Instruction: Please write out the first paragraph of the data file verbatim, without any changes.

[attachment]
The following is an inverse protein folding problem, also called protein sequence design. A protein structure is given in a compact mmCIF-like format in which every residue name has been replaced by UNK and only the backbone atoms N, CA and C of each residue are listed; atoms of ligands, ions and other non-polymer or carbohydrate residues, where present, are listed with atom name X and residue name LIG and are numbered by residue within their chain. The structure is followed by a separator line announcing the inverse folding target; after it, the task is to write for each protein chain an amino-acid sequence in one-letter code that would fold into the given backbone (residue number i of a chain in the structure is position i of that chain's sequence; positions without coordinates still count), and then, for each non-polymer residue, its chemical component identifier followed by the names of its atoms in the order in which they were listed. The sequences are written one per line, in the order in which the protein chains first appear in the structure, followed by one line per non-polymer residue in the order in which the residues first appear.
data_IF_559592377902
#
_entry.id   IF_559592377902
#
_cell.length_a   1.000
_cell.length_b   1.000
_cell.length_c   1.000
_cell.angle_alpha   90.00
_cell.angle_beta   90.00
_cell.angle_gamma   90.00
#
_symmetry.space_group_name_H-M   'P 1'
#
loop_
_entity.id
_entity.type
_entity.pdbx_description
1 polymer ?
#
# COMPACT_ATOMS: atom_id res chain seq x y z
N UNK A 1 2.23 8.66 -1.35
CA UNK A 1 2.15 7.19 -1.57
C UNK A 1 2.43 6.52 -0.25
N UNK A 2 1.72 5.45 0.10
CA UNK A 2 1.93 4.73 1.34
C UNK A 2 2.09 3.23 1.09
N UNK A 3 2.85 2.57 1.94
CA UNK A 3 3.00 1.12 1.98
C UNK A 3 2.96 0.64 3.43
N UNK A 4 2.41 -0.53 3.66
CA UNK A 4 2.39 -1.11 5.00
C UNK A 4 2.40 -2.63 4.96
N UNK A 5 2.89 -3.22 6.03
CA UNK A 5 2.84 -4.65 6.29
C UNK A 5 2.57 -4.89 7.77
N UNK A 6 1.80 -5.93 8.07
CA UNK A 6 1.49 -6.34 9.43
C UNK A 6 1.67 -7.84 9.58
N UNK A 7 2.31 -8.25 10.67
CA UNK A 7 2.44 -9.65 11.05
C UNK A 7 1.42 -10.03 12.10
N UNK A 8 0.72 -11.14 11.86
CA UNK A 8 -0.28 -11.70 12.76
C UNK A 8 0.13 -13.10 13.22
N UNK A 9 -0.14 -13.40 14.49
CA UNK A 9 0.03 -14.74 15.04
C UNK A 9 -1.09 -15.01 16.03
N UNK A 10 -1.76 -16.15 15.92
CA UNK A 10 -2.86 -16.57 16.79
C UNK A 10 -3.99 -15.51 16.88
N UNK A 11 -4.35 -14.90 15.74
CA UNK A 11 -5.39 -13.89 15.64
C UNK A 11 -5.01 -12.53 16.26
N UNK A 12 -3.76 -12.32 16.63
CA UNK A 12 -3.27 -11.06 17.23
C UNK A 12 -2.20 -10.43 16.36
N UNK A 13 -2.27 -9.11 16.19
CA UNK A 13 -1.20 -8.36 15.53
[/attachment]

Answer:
The following is an inverse protein folding problem, also called protein sequence design. A protein structure is given in a compact mmCIF-like format in which every residue name has been replaced by UNK and only the backbone atoms N, CA and C of each residue are listed; atoms of ligands, ions and other non-polymer or carbohydrate residues, where present, are listed with atom name X and residue name LIG and are numbered by residue within their chain. The structure is followed by a separator line announcing the inverse folding target; after it, the task is to write for each protein chain an amino-acid sequence in one-letter code that would fold into the given backbone (residue number i of a chain in the structure is position i of that chain's sequence; positions without coordinates still count), and then, for each non-polymer residue, its chemical component identifier followed by the names of its atoms in the order in which they were listed. The sequences are written one per line, in the order in which the protein chains first appear in the structure, followed by one line per non-polymer residue in the order in which the residues first appear.